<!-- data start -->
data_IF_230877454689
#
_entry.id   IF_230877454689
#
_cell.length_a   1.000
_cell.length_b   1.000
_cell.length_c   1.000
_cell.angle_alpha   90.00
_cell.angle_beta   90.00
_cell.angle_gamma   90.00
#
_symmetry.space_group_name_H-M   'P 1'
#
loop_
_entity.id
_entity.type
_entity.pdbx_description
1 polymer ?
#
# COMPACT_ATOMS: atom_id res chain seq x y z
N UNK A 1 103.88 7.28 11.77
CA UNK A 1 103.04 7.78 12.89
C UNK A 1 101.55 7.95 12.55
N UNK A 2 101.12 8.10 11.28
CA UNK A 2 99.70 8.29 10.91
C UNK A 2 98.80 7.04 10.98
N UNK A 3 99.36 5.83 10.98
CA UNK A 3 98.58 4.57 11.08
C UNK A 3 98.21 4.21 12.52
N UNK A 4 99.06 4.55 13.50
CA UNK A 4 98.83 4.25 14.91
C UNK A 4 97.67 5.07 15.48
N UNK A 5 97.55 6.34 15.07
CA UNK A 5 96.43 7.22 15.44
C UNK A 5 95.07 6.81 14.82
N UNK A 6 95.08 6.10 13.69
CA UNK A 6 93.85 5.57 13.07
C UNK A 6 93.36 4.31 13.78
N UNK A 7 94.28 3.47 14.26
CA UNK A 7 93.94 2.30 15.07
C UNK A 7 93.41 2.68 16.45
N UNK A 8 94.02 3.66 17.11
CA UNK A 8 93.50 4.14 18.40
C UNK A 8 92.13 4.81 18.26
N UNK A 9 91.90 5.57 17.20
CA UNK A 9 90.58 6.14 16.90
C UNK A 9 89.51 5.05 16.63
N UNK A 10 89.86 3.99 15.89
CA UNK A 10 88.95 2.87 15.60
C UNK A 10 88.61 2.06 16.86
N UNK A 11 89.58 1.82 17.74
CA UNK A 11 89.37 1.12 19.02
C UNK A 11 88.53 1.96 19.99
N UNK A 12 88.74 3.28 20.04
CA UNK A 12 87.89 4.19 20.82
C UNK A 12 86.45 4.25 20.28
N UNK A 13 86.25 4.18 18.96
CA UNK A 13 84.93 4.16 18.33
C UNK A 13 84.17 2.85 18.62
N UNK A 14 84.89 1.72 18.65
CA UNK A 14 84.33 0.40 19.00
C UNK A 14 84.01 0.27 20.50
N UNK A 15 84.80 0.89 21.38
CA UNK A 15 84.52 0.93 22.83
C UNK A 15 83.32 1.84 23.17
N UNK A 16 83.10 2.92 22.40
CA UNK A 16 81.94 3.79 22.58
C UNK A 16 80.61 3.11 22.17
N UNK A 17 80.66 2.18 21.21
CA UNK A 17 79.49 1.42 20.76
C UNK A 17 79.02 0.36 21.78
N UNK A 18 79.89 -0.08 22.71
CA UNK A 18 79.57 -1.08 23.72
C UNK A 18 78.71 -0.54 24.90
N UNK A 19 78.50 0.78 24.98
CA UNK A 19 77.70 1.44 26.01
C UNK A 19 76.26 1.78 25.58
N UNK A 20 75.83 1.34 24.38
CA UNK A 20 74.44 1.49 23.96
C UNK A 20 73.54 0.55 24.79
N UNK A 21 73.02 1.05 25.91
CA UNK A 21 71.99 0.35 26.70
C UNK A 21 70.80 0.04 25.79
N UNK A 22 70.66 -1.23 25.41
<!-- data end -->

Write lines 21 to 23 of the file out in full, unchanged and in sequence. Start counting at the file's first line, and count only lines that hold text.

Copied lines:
N UNK A 1 103.88 7.28 11.77
CA UNK A 1 103.04 7.78 12.89
C UNK A 1 101.55 7.95 12.55